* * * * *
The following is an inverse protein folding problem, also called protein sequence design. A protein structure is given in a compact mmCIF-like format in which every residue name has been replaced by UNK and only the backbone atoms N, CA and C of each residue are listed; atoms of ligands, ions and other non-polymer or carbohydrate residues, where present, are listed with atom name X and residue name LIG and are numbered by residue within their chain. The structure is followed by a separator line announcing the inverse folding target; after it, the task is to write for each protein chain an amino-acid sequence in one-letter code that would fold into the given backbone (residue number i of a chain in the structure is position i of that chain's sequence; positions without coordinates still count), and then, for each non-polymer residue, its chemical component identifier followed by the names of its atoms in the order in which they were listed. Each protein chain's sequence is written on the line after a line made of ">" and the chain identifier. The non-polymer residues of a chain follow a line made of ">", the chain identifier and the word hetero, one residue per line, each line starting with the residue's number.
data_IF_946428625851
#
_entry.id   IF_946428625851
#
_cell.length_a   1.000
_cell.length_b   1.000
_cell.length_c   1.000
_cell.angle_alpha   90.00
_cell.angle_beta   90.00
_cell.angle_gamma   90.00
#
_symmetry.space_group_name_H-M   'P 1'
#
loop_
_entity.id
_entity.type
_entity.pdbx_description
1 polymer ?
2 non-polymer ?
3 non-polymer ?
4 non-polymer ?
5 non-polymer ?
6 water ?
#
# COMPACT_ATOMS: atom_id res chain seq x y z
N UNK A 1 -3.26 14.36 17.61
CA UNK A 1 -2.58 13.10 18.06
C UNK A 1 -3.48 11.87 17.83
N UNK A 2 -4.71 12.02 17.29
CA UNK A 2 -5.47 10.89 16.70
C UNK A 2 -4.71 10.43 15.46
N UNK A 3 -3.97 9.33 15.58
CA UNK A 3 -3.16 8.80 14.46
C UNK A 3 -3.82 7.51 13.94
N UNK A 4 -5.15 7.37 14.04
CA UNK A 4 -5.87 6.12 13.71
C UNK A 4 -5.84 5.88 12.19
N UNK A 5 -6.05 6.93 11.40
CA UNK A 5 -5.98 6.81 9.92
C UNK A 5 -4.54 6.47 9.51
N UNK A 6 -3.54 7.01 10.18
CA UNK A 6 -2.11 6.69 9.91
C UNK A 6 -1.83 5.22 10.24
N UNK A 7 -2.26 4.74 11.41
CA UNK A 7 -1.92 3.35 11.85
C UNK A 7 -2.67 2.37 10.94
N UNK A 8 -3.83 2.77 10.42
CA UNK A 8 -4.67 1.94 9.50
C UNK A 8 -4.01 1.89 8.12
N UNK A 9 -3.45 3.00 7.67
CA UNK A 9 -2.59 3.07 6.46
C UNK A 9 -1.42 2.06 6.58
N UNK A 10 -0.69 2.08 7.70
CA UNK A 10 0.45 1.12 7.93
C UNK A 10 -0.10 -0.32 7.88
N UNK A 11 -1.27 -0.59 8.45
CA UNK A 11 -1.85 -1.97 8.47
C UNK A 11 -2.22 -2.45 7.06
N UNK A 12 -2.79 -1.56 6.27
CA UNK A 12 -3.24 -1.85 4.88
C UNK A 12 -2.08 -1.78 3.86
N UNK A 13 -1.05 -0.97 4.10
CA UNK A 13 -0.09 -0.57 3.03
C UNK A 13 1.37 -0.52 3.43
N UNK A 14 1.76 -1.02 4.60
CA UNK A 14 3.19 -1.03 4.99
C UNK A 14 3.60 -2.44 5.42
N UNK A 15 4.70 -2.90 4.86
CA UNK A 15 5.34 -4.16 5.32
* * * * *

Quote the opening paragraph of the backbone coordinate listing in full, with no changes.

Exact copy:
The following is an inverse protein folding problem, also called protein sequence design. A protein structure is given in a compact mmCIF-like format in which every residue name has been replaced by UNK and only the backbone atoms N, CA and C of each residue are listed; atoms of ligands, ions and other non-polymer or carbohydrate residues, where present, are listed with atom name X and residue name LIG and are numbered by residue within their chain. The structure is followed by a separator line announcing the inverse folding target; after it, the task is to write for each protein chain an amino-acid sequence in one-letter code that would fold into the given backbone (residue number i of a chain in the structure is position i of that chain's sequence; positions without coordinates still count), and then, for each non-polymer residue, its chemical component identifier followed by the names of its atoms in the order in which they were listed. Each protein chain's sequence is written on the line after a line made of ">" and the chain identifier. The non-polymer residues of a chain follow a line made of ">", the chain identifier and the word hetero, one residue per line, each line starting with the residue's number.